Comment The success of the World Telugu Conference 2012, gave the audience a chance to witness a variety of performances and set an example for the future. B. Prabhakara Sarma
Conference held in Tirupati from December 27 to 29 has plenty of numbers. A typical government-sponsored programme where the politician and bureaucrat moved in tandem calling the shots, the latter were pleasantly surprised by the near four-lakh turnout from the three-day conference.
The crowd at the 20,000 capacity Sri Venkateswara Pranganam at theveterinary college grounds, the main venue for the inaugural functionaddressed by President Pranab Mukherjee, was over 25,000.
The intermittent rain on the final day of the conference did nothing to dampen their spirits—many people came from villages far away from the temple town. Once the meet was open, visitors were seen moving to the Janapada Kalavedika and Rangasthalam sub-venues beside the main dais. From then on, they were glued to the spot to enjoy rich fare of folk arts and drama they seldom have a chance to witness.
There were quite a few artistes from the Telangana region who performed with gay abandon. Some of them inadvertently raised ‘Jai Telangana’ slogan at the end as is their wont, much to the amusement of the viewers. Gangireddu, the festooned bull, and its master, the exponents of Burrakatha, Harikatha, folk songs and music to the beat of drums and mythological drama all engaged them not only during the three-day festival but on the fourth day which was a Sunday.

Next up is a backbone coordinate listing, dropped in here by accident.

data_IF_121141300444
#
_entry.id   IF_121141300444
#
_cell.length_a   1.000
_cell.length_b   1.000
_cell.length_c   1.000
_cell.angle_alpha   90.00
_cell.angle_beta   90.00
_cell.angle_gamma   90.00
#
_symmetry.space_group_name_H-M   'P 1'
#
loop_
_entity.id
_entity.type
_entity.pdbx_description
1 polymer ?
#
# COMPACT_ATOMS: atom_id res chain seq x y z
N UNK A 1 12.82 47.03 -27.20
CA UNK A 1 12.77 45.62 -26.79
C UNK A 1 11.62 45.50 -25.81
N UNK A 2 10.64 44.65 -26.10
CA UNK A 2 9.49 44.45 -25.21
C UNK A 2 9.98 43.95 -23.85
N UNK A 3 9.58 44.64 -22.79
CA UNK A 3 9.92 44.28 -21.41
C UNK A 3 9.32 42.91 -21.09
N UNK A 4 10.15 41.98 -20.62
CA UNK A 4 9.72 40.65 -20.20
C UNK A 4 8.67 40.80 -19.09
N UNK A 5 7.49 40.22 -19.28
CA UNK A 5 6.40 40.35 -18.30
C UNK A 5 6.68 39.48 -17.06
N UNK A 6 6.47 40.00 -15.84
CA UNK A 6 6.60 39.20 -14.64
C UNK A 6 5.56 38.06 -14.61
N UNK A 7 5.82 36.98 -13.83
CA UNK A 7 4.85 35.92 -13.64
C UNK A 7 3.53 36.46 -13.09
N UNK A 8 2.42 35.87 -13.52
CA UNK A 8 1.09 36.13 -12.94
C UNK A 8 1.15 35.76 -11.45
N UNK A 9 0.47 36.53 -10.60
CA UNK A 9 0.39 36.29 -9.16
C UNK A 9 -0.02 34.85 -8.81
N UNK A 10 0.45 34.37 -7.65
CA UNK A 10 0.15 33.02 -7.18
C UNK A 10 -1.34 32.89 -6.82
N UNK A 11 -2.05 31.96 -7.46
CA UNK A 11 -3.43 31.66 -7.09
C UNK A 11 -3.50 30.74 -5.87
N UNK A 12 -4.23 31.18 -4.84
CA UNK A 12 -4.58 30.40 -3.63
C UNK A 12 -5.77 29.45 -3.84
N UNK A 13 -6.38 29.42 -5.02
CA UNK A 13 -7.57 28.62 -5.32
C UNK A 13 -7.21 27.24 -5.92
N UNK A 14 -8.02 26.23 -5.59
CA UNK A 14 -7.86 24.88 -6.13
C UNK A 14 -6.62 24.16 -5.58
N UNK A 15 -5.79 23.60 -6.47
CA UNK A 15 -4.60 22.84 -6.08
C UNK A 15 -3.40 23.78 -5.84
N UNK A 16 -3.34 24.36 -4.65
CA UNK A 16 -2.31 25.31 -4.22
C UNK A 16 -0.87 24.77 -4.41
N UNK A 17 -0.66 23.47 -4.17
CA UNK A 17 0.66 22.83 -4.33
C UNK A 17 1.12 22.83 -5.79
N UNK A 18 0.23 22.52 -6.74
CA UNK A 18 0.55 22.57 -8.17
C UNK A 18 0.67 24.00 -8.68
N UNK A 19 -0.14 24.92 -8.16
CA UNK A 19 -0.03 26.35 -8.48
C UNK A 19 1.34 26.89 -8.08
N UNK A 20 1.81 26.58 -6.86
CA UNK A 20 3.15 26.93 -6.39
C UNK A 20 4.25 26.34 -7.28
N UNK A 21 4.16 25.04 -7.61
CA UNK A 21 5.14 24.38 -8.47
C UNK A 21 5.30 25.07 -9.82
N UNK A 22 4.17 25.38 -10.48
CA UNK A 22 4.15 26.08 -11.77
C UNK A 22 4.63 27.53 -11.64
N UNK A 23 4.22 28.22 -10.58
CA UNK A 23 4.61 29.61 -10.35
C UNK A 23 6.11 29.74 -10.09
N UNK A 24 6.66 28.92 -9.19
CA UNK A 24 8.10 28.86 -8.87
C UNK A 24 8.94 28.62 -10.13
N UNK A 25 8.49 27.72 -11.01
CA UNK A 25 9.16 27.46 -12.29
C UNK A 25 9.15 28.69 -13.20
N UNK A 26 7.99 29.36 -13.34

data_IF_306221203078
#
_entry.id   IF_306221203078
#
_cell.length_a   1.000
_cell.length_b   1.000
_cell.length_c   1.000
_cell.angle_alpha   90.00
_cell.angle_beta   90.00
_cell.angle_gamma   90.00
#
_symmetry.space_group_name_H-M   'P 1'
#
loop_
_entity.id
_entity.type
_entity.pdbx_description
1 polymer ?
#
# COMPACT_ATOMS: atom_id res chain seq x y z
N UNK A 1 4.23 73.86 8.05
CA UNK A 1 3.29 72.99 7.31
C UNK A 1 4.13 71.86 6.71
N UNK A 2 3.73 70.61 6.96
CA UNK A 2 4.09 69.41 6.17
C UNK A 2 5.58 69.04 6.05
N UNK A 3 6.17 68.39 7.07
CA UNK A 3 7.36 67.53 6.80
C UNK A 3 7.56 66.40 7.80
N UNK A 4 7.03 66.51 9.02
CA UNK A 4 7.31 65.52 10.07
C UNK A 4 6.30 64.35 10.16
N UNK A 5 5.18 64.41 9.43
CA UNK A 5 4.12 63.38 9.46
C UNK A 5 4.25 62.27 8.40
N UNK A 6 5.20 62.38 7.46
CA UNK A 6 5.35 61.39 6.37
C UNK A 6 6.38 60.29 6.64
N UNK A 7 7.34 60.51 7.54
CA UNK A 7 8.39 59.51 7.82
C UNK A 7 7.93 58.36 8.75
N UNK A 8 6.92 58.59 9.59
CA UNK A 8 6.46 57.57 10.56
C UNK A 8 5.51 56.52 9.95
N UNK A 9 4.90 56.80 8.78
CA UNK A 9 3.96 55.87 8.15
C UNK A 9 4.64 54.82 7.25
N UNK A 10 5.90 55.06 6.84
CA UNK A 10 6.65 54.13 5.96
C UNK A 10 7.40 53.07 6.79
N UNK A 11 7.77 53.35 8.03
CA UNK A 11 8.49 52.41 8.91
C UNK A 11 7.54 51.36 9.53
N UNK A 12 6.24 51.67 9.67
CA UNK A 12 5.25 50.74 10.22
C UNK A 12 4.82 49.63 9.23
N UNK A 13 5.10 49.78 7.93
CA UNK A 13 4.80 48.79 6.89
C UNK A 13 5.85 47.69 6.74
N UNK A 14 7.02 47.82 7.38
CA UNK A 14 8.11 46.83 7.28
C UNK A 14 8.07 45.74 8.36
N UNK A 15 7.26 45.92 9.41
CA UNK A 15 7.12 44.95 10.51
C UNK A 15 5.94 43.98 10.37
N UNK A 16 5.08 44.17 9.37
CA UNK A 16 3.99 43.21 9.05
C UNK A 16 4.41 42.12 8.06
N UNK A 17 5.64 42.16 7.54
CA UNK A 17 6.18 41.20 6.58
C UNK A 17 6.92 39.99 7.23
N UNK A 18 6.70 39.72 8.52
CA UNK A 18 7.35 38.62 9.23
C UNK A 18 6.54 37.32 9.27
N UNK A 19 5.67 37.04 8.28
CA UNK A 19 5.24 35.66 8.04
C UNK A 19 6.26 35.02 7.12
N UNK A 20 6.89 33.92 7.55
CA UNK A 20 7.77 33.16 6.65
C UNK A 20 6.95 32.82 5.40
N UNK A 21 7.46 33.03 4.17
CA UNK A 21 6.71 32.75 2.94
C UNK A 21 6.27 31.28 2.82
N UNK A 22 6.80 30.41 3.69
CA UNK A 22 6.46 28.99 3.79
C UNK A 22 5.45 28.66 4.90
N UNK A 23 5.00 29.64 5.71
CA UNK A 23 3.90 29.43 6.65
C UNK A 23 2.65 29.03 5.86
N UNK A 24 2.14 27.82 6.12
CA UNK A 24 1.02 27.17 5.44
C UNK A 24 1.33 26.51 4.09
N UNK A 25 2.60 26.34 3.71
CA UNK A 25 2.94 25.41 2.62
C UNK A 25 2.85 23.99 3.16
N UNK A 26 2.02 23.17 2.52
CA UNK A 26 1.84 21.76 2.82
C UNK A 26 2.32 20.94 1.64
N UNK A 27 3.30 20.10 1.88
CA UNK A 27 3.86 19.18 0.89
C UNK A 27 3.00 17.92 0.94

While the main dais was closed after the third day, the government decided to keep open all sub-auditoria and book exhibitions on the fourth day. The artistes though handpicked were so eager to perform that they did not have the patience to wait till the previous performers vacated the platform.
They began their show outside, that way, providing ample choice to the ardent fans, the majority of whom were young.
Even the book expos were a big draw.The numbers impressed Chief Minister N. Kiran Kumar Reddy who promptly announced Rs.220 crore for setting up sports and cultural centres in every mandal in the State in the next few years. After all, the Government has to give the people what they like, he explained. Unlike folk art shows, the literary programmes had little to cheer about. It was a pity that in some cases, the speakers on the dais outnumbered audience!
Of course, the politicians had their way too. Local Minister for Mines and Geology Galla Aruna Kumari also gave the North America Telugu Society a taste of ‘Indian punctuality’ by turning up over 75 minutes late to formally flag off the five kilometre youth run they conducted to spread Telugu Velugu far and wide. Among those who waited patiently was Deputy Speaker of New Jersey Assembly, Chivukula Upendra, who was elected a record six times there. Happy with the numbers at WTC 2012, the Government is now contemplating organising such shows albeit on a smaller scale in more centres.
Perhaps, they should choose only sub-metros like Tirupati where people are starved of quality entertainment by folk artistes. Something like organising big cricket matches at smaller rural venues sans live telecast and success is in the bag.
Happy with the numbers at WTC 2012, the Government is now contemplating organising such shows, albeit on a smaller scale, in more centres.